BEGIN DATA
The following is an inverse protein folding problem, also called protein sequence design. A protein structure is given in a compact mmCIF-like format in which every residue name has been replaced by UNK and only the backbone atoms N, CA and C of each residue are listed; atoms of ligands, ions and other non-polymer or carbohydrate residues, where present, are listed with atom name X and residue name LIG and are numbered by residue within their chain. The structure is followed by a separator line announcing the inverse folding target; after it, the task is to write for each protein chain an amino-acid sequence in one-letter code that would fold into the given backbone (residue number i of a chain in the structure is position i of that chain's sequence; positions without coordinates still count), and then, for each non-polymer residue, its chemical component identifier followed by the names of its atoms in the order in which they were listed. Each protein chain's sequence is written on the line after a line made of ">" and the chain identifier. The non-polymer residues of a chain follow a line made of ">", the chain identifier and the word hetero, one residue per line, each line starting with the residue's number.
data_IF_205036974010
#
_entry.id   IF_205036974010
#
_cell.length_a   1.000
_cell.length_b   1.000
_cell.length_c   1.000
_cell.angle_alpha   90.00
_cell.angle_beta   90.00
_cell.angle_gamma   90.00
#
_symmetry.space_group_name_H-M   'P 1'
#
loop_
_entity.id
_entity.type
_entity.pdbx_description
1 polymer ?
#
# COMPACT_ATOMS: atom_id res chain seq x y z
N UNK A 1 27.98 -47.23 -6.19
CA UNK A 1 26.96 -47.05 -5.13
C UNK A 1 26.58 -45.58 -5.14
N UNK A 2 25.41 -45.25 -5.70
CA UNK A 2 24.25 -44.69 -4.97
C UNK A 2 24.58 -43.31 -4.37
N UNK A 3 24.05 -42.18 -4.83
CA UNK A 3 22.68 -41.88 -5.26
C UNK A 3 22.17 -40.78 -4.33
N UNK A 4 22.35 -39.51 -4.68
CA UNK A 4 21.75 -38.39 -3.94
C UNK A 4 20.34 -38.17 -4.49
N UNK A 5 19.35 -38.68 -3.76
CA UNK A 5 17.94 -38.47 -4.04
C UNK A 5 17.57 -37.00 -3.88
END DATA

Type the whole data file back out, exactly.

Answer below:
The following is an inverse protein folding problem, also called protein sequence design. A protein structure is given in a compact mmCIF-like format in which every residue name has been replaced by UNK and only the backbone atoms N, CA and C of each residue are listed; atoms of ligands, ions and other non-polymer or carbohydrate residues, where present, are listed with atom name X and residue name LIG and are numbered by residue within their chain. The structure is followed by a separator line announcing the inverse folding target; after it, the task is to write for each protein chain an amino-acid sequence in one-letter code that would fold into the given backbone (residue number i of a chain in the structure is position i of that chain's sequence; positions without coordinates still count), and then, for each non-polymer residue, its chemical component identifier followed by the names of its atoms in the order in which they were listed. Each protein chain's sequence is written on the line after a line made of ">" and the chain identifier. The non-polymer residues of a chain follow a line made of ">", the chain identifier and the word hetero, one residue per line, each line starting with the residue's number.
data_IF_205036974010
#
_entry.id   IF_205036974010
#
_cell.length_a   1.000
_cell.length_b   1.000
_cell.length_c   1.000
_cell.angle_alpha   90.00
_cell.angle_beta   90.00
_cell.angle_gamma   90.00
#
_symmetry.space_group_name_H-M   'P 1'
#
loop_
_entity.id
_entity.type
_entity.pdbx_description
1 polymer ?
#
# COMPACT_ATOMS: atom_id res chain seq x y z
N UNK A 1 27.98 -47.23 -6.19
CA UNK A 1 26.96 -47.05 -5.13
C UNK A 1 26.58 -45.58 -5.14
N UNK A 2 25.41 -45.25 -5.70
CA UNK A 2 24.25 -44.69 -4.97
C UNK A 2 24.58 -43.31 -4.37
N UNK A 3 24.05 -42.18 -4.83
CA UNK A 3 22.68 -41.88 -5.26
C UNK A 3 22.17 -40.78 -4.33
N UNK A 4 22.35 -39.51 -4.68
CA UNK A 4 21.75 -38.39 -3.94
C UNK A 4 20.34 -38.17 -4.49
N UNK A 5 19.35 -38.68 -3.76
CA UNK A 5 17.94 -38.47 -4.04
C UNK A 5 17.57 -37.00 -3.88